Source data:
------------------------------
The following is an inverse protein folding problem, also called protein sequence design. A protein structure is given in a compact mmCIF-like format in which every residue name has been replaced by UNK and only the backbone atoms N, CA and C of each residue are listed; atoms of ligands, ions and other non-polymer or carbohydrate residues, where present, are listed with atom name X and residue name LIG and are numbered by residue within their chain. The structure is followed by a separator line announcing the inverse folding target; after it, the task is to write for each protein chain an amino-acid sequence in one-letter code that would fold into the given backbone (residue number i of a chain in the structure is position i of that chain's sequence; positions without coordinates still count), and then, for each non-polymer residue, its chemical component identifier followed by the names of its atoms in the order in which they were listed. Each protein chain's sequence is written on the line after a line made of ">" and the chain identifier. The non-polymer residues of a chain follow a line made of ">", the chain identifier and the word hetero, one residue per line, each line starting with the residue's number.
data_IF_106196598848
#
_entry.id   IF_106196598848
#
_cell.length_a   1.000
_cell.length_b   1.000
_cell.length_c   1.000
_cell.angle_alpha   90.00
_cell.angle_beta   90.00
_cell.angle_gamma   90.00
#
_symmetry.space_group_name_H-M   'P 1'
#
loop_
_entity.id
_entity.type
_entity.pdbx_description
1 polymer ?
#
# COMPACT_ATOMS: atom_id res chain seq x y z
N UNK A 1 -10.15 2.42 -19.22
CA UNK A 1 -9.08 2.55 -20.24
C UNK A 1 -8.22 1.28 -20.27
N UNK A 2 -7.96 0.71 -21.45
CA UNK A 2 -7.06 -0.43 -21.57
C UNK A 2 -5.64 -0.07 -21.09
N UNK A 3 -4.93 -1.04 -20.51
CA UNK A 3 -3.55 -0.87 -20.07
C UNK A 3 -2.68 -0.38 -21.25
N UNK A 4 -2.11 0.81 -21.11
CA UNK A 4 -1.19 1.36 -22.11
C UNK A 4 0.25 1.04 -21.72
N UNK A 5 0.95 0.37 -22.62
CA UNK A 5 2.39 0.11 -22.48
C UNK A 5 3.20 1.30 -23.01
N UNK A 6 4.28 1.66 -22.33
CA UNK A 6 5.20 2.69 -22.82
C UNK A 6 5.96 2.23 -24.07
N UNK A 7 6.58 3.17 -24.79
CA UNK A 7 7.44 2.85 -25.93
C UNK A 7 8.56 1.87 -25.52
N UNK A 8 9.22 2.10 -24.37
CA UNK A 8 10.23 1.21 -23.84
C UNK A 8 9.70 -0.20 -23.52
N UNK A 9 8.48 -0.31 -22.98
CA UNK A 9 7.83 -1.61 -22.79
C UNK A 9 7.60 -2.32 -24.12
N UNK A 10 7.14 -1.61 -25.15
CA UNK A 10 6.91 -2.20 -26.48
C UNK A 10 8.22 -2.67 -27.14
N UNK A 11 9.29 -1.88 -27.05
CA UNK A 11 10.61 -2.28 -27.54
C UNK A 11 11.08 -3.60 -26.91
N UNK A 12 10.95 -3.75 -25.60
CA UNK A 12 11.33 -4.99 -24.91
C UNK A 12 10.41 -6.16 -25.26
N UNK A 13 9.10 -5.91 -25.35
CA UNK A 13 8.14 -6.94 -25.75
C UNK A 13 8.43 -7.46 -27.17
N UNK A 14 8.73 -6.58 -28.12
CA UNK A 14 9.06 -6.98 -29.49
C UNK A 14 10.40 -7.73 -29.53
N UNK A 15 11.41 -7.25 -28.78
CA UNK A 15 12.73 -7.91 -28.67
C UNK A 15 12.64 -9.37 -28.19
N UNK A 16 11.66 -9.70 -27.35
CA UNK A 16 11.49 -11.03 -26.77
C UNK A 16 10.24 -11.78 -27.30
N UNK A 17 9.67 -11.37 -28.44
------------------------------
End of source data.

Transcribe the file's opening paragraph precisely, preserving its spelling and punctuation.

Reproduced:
The following is an inverse protein folding problem, also called protein sequence design. A protein structure is given in a compact mmCIF-like format in which every residue name has been replaced by UNK and only the backbone atoms N, CA and C of each residue are listed; atoms of ligands, ions and other non-polymer or carbohydrate residues, where present, are listed with atom name X and residue name LIG and are numbered by residue within their chain. The structure is followed by a separator line announcing the inverse folding target; after it, the task is to write for each protein chain an amino-acid sequence in one-letter code that would fold into the given backbone (residue number i of a chain in the structure is position i of that chain's sequence; positions without coordinates still count), and then, for each non-polymer residue, its chemical component identifier followed by the names of its atoms in the order in which they were listed. Each protein chain's sequence is written on the line after a line made of ">" and the chain identifier. The non-polymer residues of a chain follow a line made of ">", the chain identifier and the word hetero, one residue per line, each line starting with the residue's number.